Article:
WWF's Earth Hour promotes climate action
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Earth Hour takes place on March 27 this year and will provide people with a chance to reconsider their electricity usage. Founded by the World Wide Fund for Nature (WWF), the hour provides a lesson on collective action. Organisers carefully schedule the event so people can watch as others follow the event alongside them.
What time is Earth hour?
One of the many points behind Earth hour is to give people physical evidence of collective commitment to reducing wasteful activities.
As such, Earth Hour traditionally takes place at night, and this is no different in 2021.
Tonight, the UK will celebrate the hour with striking displays across the country.
Earth Hour 2021 will take place at 8.30pm in the UK today.
People should switch off their non-essential lights from this time until 9.30pm.
The act should have a noted impact on wasted electricity, but only if the whole country takes part.
The WWF is encouraging people to share their experience in a “virtual spotlight” this year.
But people anxious to do more can, according to WWF campaigns director Kate Norgrove.
Ms Norgrove said: “Use your voice – tell your friends about the climate and nature crisis that we’re all facing.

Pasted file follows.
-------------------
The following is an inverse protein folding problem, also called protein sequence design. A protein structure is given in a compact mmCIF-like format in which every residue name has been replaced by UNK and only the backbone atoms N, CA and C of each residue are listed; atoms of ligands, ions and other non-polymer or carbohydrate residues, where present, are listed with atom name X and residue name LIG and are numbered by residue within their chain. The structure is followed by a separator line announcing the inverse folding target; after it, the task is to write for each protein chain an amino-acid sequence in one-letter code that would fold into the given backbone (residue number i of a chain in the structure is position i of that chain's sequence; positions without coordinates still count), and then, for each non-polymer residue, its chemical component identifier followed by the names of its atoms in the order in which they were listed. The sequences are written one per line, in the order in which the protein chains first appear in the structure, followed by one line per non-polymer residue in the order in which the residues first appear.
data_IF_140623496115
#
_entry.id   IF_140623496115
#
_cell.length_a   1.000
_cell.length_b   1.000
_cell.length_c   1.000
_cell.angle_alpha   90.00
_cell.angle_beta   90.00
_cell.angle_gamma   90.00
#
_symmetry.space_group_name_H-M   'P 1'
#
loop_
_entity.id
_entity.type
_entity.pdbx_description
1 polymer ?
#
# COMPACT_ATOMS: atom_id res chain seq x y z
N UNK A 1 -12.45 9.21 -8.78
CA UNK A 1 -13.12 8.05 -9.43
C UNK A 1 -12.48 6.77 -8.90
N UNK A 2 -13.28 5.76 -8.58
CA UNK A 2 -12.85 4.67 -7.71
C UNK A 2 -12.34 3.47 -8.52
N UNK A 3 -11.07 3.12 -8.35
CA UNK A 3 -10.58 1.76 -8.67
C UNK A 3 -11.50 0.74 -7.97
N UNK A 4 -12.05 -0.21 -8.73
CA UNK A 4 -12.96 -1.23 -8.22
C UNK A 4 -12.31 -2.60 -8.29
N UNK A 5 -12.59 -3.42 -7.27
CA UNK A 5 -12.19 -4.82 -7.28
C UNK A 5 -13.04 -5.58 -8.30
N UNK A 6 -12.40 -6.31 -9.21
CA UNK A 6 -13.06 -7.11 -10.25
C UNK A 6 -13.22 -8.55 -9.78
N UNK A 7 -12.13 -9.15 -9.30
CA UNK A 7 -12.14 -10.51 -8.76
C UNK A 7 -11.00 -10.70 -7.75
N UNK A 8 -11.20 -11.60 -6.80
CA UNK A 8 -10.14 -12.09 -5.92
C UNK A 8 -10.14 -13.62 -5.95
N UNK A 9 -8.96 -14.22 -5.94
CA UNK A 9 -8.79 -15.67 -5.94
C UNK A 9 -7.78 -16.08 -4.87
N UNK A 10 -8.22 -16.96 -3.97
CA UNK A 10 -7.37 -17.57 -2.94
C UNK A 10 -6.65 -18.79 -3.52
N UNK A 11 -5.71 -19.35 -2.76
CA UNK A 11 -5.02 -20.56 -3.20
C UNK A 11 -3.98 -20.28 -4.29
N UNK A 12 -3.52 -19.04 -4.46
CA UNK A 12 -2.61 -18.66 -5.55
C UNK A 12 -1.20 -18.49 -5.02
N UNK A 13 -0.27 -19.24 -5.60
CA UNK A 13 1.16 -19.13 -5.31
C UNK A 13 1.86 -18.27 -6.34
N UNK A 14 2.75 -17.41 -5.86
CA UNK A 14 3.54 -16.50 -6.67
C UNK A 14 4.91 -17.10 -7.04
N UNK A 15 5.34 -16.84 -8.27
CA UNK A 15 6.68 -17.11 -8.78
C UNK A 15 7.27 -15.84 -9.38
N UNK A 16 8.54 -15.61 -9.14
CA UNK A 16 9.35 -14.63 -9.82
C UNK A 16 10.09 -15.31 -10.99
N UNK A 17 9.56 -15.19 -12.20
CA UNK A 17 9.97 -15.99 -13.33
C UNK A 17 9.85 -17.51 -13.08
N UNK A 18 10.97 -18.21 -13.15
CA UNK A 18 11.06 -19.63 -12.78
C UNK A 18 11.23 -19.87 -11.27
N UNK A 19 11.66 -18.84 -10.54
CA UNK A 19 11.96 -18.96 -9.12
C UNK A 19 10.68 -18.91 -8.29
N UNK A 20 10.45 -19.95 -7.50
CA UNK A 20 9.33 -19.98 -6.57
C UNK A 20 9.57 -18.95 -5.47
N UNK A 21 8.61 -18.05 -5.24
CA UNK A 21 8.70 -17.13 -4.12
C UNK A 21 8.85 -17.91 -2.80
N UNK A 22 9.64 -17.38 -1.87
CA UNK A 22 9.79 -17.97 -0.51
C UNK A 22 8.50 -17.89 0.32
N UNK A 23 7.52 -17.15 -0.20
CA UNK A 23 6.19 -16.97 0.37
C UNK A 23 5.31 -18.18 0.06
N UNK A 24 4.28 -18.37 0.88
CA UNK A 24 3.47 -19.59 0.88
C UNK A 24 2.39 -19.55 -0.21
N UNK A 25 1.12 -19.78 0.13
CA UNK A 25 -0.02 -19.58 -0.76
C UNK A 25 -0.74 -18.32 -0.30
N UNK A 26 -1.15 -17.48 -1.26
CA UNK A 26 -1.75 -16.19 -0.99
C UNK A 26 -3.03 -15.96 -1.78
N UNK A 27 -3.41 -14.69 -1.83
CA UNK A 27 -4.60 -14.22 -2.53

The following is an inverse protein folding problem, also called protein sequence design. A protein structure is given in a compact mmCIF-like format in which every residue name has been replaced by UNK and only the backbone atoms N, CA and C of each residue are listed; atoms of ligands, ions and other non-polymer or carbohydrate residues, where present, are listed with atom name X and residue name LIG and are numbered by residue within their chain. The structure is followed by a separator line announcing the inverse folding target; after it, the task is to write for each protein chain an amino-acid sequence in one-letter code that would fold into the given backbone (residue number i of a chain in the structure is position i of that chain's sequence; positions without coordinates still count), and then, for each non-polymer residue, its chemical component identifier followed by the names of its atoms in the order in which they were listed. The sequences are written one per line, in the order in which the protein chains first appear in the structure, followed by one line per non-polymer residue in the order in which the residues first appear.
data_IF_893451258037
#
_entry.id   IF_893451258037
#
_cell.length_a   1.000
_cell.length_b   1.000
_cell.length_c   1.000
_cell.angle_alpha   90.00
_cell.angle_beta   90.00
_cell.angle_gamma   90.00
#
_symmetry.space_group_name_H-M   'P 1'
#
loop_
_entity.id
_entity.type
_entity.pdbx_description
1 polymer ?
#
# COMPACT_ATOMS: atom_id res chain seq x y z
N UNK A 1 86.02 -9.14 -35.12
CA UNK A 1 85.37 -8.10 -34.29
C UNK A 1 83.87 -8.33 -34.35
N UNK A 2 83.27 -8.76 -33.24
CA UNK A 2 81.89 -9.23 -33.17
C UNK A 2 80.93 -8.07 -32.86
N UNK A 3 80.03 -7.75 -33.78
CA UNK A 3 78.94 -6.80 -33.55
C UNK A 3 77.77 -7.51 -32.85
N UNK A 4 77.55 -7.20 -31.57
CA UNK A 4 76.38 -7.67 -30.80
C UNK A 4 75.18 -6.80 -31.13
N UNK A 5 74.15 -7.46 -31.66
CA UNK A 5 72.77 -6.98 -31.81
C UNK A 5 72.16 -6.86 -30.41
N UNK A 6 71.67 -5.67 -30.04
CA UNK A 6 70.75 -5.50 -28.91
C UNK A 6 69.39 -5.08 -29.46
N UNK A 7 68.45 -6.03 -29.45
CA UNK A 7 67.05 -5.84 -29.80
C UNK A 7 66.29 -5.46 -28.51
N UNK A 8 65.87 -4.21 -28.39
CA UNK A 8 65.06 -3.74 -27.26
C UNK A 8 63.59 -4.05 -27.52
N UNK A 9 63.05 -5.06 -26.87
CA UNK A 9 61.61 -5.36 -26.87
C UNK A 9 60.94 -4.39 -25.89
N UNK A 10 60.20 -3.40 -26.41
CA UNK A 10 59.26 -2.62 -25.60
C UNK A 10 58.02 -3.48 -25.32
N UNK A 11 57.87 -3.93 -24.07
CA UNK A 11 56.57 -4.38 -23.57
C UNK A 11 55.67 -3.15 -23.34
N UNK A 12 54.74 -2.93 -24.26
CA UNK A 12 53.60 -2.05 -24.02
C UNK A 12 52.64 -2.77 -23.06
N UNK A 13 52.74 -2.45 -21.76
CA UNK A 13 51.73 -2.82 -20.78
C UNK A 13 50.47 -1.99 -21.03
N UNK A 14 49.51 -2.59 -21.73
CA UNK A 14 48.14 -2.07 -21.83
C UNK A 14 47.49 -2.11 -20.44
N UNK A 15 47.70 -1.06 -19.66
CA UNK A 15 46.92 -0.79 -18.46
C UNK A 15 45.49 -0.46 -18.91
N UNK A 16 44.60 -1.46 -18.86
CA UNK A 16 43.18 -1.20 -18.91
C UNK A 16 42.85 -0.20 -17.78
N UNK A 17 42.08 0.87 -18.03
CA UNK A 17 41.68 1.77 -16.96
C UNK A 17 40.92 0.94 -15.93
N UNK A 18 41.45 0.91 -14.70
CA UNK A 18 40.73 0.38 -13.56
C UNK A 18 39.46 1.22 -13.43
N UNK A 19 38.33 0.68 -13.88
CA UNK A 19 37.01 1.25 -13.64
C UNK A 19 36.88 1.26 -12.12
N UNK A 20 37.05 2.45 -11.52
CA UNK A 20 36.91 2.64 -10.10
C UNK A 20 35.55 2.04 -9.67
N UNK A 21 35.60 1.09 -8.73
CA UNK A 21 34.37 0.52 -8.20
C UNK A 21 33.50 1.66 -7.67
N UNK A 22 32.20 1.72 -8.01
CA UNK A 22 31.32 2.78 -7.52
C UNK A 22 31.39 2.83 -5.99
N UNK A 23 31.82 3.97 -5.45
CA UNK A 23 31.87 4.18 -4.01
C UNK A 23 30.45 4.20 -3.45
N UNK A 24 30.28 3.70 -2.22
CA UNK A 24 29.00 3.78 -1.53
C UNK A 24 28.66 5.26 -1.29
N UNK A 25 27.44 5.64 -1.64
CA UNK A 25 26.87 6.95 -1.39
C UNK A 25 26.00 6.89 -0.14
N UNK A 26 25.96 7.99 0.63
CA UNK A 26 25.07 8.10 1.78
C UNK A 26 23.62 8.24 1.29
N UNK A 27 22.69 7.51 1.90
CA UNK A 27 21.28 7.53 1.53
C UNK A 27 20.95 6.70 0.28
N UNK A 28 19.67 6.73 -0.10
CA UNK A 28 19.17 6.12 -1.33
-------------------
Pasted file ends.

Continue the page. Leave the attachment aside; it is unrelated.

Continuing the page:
“Discuss together how you can change your own footprint, and how you can ask the Government both locally and nationally, to do more for the planet and our nature all around us.
Although she has accepted established progress over the last year, Ms Norgrove said people must do what they can to protect it for “future generations”.
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She added “individual” actions such as going vegan or buying second hand would spread the sustainable message.
She said: “I think it’s these individual actions that people can take, that over time will create a groundswell of approval and the space in which governments and businesses can make the right choices.
“That’s what the most amazing thing is – by making one small action, and adding this to other small actions, we can change government and business for the better.”
She has urged people to discuss the impacts of climate change with everyone they can.
Officials have also gathered to help the cause, with landmarks across the country to power down for the hour.
Among them is the Palace of Westminster, signalling vital Government support.
Parliament has indulged the WWF event since 2010, as have other venues.
People may have watched the London Eye, Cardiff Castle, and Old Trafford participate in previous years.
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